Companies are inventing alternatives to lessen the damaging impact of plastic water bottle waste but one Toronto restaurateur is exploring a sustainable alternative for her take-out packaging.
Krystle Barran, owner of health food caterer Ultra Fit Toronto, wants her meals to be packaged in material that would be, well, healthier for the planet.
“I’m thinking of converting to compostable containers,” she said.
Barran said she turned to Good Start Packaging in New Hampshire, which offers the biodegradable packaging — including straws, bags and utensils — she needs for her catering company.
“We’re going to start selling drinks like smoothies and real fruit juices soon, so I’ll have to consider the best alternatives possible,” she said.
Michael Muia, with Toronto Solid Waste Management collections and Litter Operations, said although items are biodegradable or compostable, the city is developing programs to handle to handle the material.
“For products marketed as biodegradable or compostable, it is important to note that this is a complex and varied category of materials that is constantly and quickly evolving, therefore it’s difficult to make any generalizations,” he said.
Compostable and biodegradable based plastics aren’t accepted by the city’s Blue Bin Recycling program because they are made of materials that are meant to break down, Muia said.
He said this type of waste should be discarded in the garbage and sent to landfills to break down accurately.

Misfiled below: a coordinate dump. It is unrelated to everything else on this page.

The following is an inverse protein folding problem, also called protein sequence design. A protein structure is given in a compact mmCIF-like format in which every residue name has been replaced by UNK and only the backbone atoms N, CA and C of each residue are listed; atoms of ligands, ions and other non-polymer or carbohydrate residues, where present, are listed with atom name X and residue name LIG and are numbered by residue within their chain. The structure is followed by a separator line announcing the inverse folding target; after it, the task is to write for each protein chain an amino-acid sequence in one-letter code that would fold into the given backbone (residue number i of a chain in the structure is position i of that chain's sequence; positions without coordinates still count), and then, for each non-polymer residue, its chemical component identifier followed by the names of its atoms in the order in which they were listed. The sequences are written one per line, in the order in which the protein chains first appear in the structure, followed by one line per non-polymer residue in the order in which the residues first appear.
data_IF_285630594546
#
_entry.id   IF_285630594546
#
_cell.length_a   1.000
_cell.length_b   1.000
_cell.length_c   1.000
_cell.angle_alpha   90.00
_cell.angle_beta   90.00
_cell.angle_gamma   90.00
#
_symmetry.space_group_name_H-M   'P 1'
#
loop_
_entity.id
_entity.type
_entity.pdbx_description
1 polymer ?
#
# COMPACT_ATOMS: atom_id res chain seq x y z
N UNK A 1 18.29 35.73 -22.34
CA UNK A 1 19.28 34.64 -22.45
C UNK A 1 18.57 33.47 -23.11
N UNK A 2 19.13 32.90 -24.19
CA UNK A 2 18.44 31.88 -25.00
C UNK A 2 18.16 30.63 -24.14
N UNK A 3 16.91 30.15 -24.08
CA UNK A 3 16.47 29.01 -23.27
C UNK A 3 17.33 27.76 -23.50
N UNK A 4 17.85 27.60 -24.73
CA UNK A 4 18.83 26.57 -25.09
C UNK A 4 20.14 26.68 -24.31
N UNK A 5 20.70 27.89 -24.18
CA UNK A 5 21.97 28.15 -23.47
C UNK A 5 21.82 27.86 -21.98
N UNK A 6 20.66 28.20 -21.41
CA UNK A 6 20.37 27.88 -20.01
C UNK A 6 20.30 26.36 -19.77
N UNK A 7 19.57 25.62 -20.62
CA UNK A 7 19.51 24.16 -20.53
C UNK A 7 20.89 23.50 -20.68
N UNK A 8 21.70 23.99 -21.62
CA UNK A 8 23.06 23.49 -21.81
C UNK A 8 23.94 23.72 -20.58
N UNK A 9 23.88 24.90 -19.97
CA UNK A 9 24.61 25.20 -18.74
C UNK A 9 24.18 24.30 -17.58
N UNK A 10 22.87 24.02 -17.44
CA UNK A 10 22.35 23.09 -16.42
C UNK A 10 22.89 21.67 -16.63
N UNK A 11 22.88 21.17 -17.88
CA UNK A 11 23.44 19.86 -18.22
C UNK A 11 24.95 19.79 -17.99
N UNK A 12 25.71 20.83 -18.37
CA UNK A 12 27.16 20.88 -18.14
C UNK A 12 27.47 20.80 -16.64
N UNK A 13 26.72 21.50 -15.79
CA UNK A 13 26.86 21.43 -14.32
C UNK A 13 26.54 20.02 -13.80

“The organics processing facilities were designed primarily to handle food waste and some fibre and paper products like tissues and paper towels, not packaging,” Muia said. “Items made of or lined with bio-based plastics do not have the right conditions to break down in the pre-processing stage at the City’s organics processing facilities.”
However, biodegradable materials can be up to 50 per-cent more expensive because of the enduring process to convert the materials into packaging, according to research by the Columbia University Climate School.
The Columbia study stated bioplastics made with more than 20 per cent of renewable materials could reduce plastic pollution, but it isn’t the only solution. Adopting a green mindset in everyday life can also lead to gradual and successful solutions for the future.
One solution might be edible plastic developed by Notpla, a company based in London. It developed in 2014 the edible water pod, made with biodegradable materials such as seaweed and other plants.
The clear membrane is thick enough to hold water, but thin enough to bite through.
Siobhan Ramsay, senior Toronto communications coordinator, said the city favours reusable containers over single-use plastics.
“It’s important to remember that single-use and takeaway items, regardless of material, require valuable resources and energy to produce, collect, process or dispose of but are not used for very long,” she said.
“When it comes to sustainable water packaging, we always encourage people to use reusable water bottles,” Ramsay said.